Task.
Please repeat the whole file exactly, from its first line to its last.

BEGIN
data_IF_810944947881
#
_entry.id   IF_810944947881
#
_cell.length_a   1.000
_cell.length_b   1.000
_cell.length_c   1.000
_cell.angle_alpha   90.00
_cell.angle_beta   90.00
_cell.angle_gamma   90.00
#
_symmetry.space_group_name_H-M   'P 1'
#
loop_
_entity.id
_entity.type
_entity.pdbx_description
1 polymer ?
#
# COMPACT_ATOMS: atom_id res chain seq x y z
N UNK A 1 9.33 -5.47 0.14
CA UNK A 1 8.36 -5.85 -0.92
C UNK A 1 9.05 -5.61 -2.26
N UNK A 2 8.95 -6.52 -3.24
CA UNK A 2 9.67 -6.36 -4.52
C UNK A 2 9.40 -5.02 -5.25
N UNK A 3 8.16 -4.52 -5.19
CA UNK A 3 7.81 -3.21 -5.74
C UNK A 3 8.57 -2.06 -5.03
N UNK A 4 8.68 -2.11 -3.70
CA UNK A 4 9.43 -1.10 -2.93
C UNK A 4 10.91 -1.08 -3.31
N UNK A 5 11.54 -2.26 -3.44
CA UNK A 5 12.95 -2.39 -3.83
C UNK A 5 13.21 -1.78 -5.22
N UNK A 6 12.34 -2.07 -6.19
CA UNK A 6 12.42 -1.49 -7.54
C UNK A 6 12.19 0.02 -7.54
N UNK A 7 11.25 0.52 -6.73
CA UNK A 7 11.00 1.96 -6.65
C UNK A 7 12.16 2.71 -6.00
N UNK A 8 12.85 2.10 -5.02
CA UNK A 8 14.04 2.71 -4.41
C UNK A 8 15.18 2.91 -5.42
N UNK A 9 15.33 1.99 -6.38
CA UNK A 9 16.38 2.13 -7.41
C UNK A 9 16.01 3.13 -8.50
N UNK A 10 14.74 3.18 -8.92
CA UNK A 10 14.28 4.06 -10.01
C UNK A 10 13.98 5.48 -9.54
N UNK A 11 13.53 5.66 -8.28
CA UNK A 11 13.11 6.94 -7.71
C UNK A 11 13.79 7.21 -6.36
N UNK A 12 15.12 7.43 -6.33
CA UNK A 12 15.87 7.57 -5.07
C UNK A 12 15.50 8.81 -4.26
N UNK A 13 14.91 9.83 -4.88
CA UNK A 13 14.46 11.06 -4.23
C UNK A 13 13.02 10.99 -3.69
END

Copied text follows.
data_IF_810944947881
#
_entry.id   IF_810944947881
#
_cell.length_a   1.000
_cell.length_b   1.000
_cell.length_c   1.000
_cell.angle_alpha   90.00
_cell.angle_beta   90.00
_cell.angle_gamma   90.00
#
_symmetry.space_group_name_H-M   'P 1'
#
loop_
_entity.id
_entity.type
_entity.pdbx_description
1 polymer ?
#
# COMPACT_ATOMS: atom_id res chain seq x y z
N UNK A 1 9.33 -5.47 0.14
CA UNK A 1 8.36 -5.85 -0.92
C UNK A 1 9.05 -5.61 -2.26
N UNK A 2 8.95 -6.52 -3.24
CA UNK A 2 9.67 -6.36 -4.52
C UNK A 2 9.40 -5.02 -5.25
N UNK A 3 8.16 -4.52 -5.19
CA UNK A 3 7.81 -3.21 -5.74
C UNK A 3 8.57 -2.06 -5.03
N UNK A 4 8.68 -2.11 -3.70
CA UNK A 4 9.43 -1.10 -2.93
C UNK A 4 10.91 -1.08 -3.31
N UNK A 5 11.54 -2.26 -3.44
CA UNK A 5 12.95 -2.39 -3.83
C UNK A 5 13.21 -1.78 -5.22
N UNK A 6 12.34 -2.07 -6.19
CA UNK A 6 12.42 -1.49 -7.54
C UNK A 6 12.19 0.02 -7.54
N UNK A 7 11.25 0.52 -6.73
CA UNK A 7 11.00 1.96 -6.65
C UNK A 7 12.16 2.71 -6.00
N UNK A 8 12.85 2.10 -5.02
CA UNK A 8 14.04 2.71 -4.41
C UNK A 8 15.18 2.91 -5.42
N UNK A 9 15.33 1.99 -6.38
CA UNK A 9 16.38 2.13 -7.41
C UNK A 9 16.01 3.13 -8.50
N UNK A 10 14.74 3.18 -8.92
CA UNK A 10 14.28 4.06 -10.01
C UNK A 10 13.98 5.48 -9.54
N UNK A 11 13.53 5.66 -8.28
CA UNK A 11 13.11 6.94 -7.71
C UNK A 11 13.79 7.21 -6.36
N UNK A 12 15.12 7.43 -6.33
CA UNK A 12 15.87 7.57 -5.07
C UNK A 12 15.50 8.81 -4.26
N UNK A 13 14.91 9.83 -4.88
CA UNK A 13 14.46 11.06 -4.23
C UNK A 13 13.02 10.99 -3.69